Dinner:

300g of boiled potatoes
1 vegetable Hamnburger
10g EVO oil

Wednesday Breakfast:1 white skimmed yogurt + 20g jam + 20g blown cereals

Lunch :

Chickpea burgers made with 240g of canned chickpeas + 30g flour +1 egg200g Baked fennel
10g of EVO oil

Snack :

1 slice of bread + 1 tablespoon of pistachio butter

Dinner:

Vegetable soup with beans and potatoes
Toasted whole wheat croutons and grana cheese
10g EVO oil

Thursday Breakfast:Oat porridge with frozen berries (30g + 100g)

Lunch :

250g potato gnocchi with 4 cheeses
Mixed salad with tomatoes, lettuce, carrots and corn
10g of EVO oil

Snack :

1 fruit yogurt

Dinner:

60g rice noodles
100g smoked tofu
100g savoy cabbage + 100g cauliflower + 30g stir-fried bean sprouts
10g EVO oil

Friday Breakfast:1 cup prazially skimmed cow milk + 40g whole grains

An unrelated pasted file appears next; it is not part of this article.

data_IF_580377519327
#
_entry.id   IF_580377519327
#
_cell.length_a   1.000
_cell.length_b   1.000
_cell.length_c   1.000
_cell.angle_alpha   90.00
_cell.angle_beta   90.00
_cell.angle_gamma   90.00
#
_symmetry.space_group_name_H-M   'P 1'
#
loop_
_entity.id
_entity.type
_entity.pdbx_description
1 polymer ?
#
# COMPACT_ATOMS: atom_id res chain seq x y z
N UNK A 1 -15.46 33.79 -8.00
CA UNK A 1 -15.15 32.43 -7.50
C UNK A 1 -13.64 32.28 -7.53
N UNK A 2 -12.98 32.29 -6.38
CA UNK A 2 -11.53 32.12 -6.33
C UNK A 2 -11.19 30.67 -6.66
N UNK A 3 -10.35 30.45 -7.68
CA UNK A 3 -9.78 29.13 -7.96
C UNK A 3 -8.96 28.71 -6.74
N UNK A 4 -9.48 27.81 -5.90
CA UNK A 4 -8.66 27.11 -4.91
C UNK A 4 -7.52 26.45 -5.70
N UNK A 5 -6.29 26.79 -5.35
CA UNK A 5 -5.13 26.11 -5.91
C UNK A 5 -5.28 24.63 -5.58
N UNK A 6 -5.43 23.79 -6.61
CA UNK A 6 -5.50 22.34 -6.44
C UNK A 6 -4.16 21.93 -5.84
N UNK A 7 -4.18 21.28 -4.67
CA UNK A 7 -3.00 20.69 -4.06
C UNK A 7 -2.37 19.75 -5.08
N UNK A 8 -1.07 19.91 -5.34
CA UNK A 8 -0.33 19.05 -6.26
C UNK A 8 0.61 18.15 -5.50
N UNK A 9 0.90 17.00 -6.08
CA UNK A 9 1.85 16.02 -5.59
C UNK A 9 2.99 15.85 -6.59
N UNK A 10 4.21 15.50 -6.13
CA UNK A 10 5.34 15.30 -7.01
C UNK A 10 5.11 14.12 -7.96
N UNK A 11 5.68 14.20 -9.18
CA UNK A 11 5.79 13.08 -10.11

Lunch :

60g saffron risotto
125g cow’s milk ricotta
200g broccoli boiled
10g of EVO oil

Snack :

1 apple + 3 shelled walnuts

Dinner:

1 wholemeal sandwich
with egg whites egg whites 100g + 1 egg + 200g zucchini
20g grana cheese
10g EVO oil

Saturday Breakfast:2 wholemeal pancakes + 20g jam

Lunch :

60g Semolina pasta + 30g of dried beans
200g of boiled carrots + emmental cheese 30g
10g of EVO oil

Snack :

1 apple + 3 shelled walnuts

Dinner:

1 vegetarian pizza (tomatoes mozzarella vegetables)

Sunday Breakfast:2 wholemeal pancakes + 20g jam

Lunch :

soup with a box of beans 240g + semolina pasta 30g
Mixed salad
10g of EVO oil

Snack :

1 orange + 4 shelled peanuts

Dinner:

3 Cannelloni with ricotta and spinach
Salad of tomatoes 150g and mozzarella (1/2)